There's serious debate in the successor-to-RSS world about how to maintain escaped HTML markup in a feed. I'm just appalled. [Updated 22 Aug 2003.]
[For a more recent, and perhaps marginally less inflamatory, discussion of some of these issues, see Embedded Markup Considered Harmful on XML.com. --22 Aug 2003]
This is a flame. A rant. A tirade. There, I admit it. Up front. Any offense you take is your own.
The ongoing design effort to build a better syndication format (a successor to RSS in all its versions) has stumbled in some predictable places. On further reflection, feature creep doesn't surprise me: what starts out small and simple rapidly becomes not so small and not so simple. I've served on enough working groups to know that this is an inevitable side-effect of “design by committee”. That's ok. There's still plenty of time to throw most of the cruft away.
But I am astonished by the debate over escaped HTML. Most of the phrases that spring immediately to mind when I consider this debate are unprintable. At least, I'm not going to print them. Not in public. Here's a sanitized summary: “are you freaking nuts?”
If there's any part of RSS that's totally broken, it's the notion that I would publish the item description “this is my description” like this:
This is <em>my</em> description.
That's so totally absurd that I won't do it. I could generate RSS feeds that way, but I'd rather just stick to plain vanilla text in my abstracts than stoop that low.
I find reading the Wiki pages quite challenging, but as near as I can tell, there are three arguments for allowing escaped HTML: legacy, tools, and content dispatching.
You're joking, right? Any legacy data that you have will need to be transformed into the new format. You can fix the botched markup when you do the transformation. John Cowan's done all the heavy lifting already with TagSoup .
I suppose there may be systems out there in which it will be difficult or impossible to cleanup the legacy. I'm sympathetic, but not so sympathetic that I'd consider that sufficient argument to carry this ugly kludge forward.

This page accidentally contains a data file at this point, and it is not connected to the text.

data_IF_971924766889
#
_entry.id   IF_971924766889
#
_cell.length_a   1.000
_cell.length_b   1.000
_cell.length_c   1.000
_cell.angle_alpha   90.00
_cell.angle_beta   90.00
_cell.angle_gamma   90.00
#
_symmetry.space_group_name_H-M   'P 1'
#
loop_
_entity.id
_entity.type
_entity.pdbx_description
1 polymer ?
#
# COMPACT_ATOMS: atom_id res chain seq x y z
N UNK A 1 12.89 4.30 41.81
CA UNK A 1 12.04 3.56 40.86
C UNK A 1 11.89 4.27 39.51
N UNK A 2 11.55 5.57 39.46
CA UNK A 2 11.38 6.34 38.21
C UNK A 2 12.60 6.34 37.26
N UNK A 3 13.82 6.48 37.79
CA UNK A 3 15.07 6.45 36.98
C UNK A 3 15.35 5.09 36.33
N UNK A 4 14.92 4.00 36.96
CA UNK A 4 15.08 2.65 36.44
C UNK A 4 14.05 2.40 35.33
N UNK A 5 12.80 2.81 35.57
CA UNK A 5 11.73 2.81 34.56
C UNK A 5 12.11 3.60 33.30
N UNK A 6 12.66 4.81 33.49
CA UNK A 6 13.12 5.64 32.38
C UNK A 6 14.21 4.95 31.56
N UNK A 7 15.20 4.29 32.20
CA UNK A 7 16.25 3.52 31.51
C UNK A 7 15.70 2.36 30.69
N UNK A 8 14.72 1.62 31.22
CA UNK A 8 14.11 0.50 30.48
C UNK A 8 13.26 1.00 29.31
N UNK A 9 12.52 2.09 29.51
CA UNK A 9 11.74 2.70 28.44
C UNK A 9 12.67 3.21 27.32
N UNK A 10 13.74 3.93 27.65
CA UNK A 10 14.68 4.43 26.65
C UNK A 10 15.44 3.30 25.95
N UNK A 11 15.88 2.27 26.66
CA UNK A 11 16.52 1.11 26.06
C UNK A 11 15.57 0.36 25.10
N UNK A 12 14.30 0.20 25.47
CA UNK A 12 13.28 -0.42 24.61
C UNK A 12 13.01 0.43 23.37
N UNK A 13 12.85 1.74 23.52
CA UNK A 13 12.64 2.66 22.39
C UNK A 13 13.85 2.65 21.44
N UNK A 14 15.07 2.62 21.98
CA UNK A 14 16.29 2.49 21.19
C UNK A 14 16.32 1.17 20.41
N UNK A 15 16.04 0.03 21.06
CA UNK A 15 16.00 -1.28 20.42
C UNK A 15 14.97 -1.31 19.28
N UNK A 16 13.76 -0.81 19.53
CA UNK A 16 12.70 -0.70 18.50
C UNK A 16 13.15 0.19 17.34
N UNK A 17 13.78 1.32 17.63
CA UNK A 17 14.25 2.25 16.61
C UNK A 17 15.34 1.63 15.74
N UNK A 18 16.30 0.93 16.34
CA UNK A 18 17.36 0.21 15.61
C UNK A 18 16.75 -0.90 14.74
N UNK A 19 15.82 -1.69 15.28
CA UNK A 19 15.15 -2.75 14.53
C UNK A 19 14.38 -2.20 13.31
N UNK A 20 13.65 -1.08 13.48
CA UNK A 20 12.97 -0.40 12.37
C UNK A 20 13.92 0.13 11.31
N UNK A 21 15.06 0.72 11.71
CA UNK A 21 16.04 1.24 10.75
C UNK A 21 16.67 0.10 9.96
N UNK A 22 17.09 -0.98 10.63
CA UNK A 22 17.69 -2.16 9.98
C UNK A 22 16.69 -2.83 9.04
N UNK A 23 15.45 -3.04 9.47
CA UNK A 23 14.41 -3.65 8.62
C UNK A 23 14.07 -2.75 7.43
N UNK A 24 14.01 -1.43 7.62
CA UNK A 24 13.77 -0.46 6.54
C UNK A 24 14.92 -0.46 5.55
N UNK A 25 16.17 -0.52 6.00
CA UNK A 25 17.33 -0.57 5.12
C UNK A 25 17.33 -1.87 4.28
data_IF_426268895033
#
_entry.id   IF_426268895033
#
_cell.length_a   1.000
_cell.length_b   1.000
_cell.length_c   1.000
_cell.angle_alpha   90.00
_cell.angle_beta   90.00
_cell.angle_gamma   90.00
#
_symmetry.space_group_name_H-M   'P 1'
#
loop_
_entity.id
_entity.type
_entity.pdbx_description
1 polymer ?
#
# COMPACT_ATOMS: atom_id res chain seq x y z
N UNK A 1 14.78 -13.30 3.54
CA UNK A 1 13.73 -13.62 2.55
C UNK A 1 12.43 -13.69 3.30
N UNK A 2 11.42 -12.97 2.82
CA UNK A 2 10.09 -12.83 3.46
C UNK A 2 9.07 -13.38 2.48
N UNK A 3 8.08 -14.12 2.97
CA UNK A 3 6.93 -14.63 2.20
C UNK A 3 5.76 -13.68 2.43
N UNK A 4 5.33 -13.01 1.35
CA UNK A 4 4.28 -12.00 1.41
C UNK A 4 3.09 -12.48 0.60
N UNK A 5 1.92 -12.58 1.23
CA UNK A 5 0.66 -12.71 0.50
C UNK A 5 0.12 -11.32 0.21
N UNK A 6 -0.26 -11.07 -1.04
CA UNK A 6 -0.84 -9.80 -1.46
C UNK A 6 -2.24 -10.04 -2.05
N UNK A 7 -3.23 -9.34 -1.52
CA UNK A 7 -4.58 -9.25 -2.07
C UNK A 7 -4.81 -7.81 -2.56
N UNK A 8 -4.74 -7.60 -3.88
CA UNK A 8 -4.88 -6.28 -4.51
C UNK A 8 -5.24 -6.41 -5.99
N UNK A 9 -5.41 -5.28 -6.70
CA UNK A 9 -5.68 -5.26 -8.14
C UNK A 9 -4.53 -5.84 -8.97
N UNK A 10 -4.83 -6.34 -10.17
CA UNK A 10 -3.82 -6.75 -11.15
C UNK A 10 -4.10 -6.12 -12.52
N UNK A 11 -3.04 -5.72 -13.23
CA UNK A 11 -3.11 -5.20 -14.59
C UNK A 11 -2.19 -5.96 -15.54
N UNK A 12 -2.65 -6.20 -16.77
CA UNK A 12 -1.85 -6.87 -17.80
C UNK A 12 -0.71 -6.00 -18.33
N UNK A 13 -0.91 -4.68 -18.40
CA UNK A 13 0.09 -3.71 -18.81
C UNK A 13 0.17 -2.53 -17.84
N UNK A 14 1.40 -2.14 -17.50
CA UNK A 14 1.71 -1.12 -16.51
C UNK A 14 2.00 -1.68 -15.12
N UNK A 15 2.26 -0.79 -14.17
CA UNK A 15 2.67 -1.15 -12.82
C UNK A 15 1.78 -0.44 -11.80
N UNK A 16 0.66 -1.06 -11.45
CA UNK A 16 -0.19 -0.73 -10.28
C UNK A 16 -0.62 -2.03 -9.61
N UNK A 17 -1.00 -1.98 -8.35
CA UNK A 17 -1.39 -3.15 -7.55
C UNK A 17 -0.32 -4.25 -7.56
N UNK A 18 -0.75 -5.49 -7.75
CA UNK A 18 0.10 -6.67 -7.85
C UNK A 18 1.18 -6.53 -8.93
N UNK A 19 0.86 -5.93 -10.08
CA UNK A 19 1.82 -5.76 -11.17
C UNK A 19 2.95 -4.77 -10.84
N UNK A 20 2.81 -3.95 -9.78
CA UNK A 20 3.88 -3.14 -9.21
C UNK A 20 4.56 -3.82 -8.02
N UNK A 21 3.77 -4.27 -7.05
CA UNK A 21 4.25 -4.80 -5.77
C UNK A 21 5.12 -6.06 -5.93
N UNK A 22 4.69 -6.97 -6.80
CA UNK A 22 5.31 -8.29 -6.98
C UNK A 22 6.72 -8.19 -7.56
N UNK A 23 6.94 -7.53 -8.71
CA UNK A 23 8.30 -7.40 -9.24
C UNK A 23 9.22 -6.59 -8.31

Tools that generate markup that isn't well formed
Yeah. News flash: they're broken. Fix them or use others.
The content isn't interesting to the feed consumer
This argument follows from the fact that many feed consumers just want to pass the content to another application for interpretation. The aggregator, the argument goes, doesn't care about the content and shouldn't have to parse it.
Ok, that sounds reasonable. For about a microsecond.
First off, you've got to parse the content anyway. Whether you parse it as markup or text is irrelevant, it's still going through the parser. Granted, if it's not well formed, it'll make the parser choke, but that's a feature, folks.
Now, once you've got it parsed, if you really want to send it off to some other application as text, that's dead simple. Going from markup back to a serialized form (assuming you can't pass it on as SAX events or some DOM more efficiently anyway) is completely straightforward.
Going the other direction, taking a blob of text, unescaping the markup characters, and reinterpreting it in the face of possible well-formedness errors is much harder. And if you're expected to recover from broken markup (an expectation that I thought was squashed once and for all in 1998), not only is it much harder still, it's a playground for all sorts of miscreants to devise trojan horses and other mischief.
XML tools are commodities these days. Consensus that the
successor to RSS will be expressed in XML was achieved fairly quickly.
I expect to process feeds with XML tools and I expect those tools to
have access to all of the content. I want to be
able to examine the markup coming in to see if it's legit. Does it
<script> tags? Does it use a namespace that I
wish to reject or validate differently? In short, does it pass
Well formed markup only, please.
An extension module that supports base64 encoded binary or something, for distributing software patches or other binary content might be reasonable, but that doesn't belong in the base specification.